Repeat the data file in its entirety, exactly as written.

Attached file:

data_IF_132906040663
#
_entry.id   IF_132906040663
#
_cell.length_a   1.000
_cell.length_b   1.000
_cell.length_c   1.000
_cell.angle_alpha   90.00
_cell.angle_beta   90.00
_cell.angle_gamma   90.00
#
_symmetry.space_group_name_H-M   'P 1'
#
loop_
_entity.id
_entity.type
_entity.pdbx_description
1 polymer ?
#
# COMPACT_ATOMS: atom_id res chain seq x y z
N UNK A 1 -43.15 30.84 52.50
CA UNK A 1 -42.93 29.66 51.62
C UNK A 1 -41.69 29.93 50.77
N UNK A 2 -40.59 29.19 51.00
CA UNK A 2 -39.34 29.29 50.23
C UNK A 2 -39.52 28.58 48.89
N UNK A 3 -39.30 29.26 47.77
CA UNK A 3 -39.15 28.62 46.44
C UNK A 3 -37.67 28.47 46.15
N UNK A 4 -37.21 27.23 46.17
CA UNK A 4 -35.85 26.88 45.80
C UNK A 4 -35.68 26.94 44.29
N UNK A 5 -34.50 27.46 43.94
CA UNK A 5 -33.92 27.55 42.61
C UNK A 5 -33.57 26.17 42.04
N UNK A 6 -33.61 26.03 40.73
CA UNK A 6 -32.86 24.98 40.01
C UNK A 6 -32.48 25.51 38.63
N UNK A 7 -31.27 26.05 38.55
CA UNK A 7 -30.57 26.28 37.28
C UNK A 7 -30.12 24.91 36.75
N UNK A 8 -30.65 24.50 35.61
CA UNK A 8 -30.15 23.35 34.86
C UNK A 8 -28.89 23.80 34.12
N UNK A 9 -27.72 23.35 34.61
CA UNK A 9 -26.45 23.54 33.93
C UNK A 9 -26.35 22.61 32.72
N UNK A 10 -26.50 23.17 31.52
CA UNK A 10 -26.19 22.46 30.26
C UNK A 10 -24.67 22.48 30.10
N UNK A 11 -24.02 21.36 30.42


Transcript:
data_IF_132906040663
#
_entry.id   IF_132906040663
#
_cell.length_a   1.000
_cell.length_b   1.000
_cell.length_c   1.000
_cell.angle_alpha   90.00
_cell.angle_beta   90.00
_cell.angle_gamma   90.00
#
_symmetry.space_group_name_H-M   'P 1'
#
loop_
_entity.id
_entity.type
_entity.pdbx_description
1 polymer ?
#
# COMPACT_ATOMS: atom_id res chain seq x y z
N UNK A 1 -43.15 30.84 52.50
CA UNK A 1 -42.93 29.66 51.62
C UNK A 1 -41.69 29.93 50.77
N UNK A 2 -40.59 29.19 51.00
CA UNK A 2 -39.34 29.29 50.23
C UNK A 2 -39.52 28.58 48.89
N UNK A 3 -39.30 29.26 47.77
CA UNK A 3 -39.15 28.62 46.44
C UNK A 3 -37.67 28.47 46.15
N UNK A 4 -37.21 27.23 46.17
CA UNK A 4 -35.85 26.88 45.80
C UNK A 4 -35.68 26.94 44.29
N UNK A 5 -34.50 27.46 43.94
CA UNK A 5 -33.92 27.55 42.61
C UNK A 5 -33.57 26.17 42.04
N UNK A 6 -33.61 26.03 40.73
CA UNK A 6 -32.86 24.98 40.01
C UNK A 6 -32.48 25.51 38.63
N UNK A 7 -31.27 26.05 38.55
CA UNK A 7 -30.57 26.28 37.28
C UNK A 7 -30.12 24.91 36.75
N UNK A 8 -30.65 24.50 35.61
CA UNK A 8 -30.15 23.35 34.86
C UNK A 8 -28.89 23.80 34.12
N UNK A 9 -27.72 23.35 34.61
CA UNK A 9 -26.45 23.54 33.93
C UNK A 9 -26.35 22.61 32.72
N UNK A 10 -26.50 23.17 31.52
CA UNK A 10 -26.19 22.46 30.26
C UNK A 10 -24.67 22.48 30.10
N UNK A 11 -24.02 21.36 30.42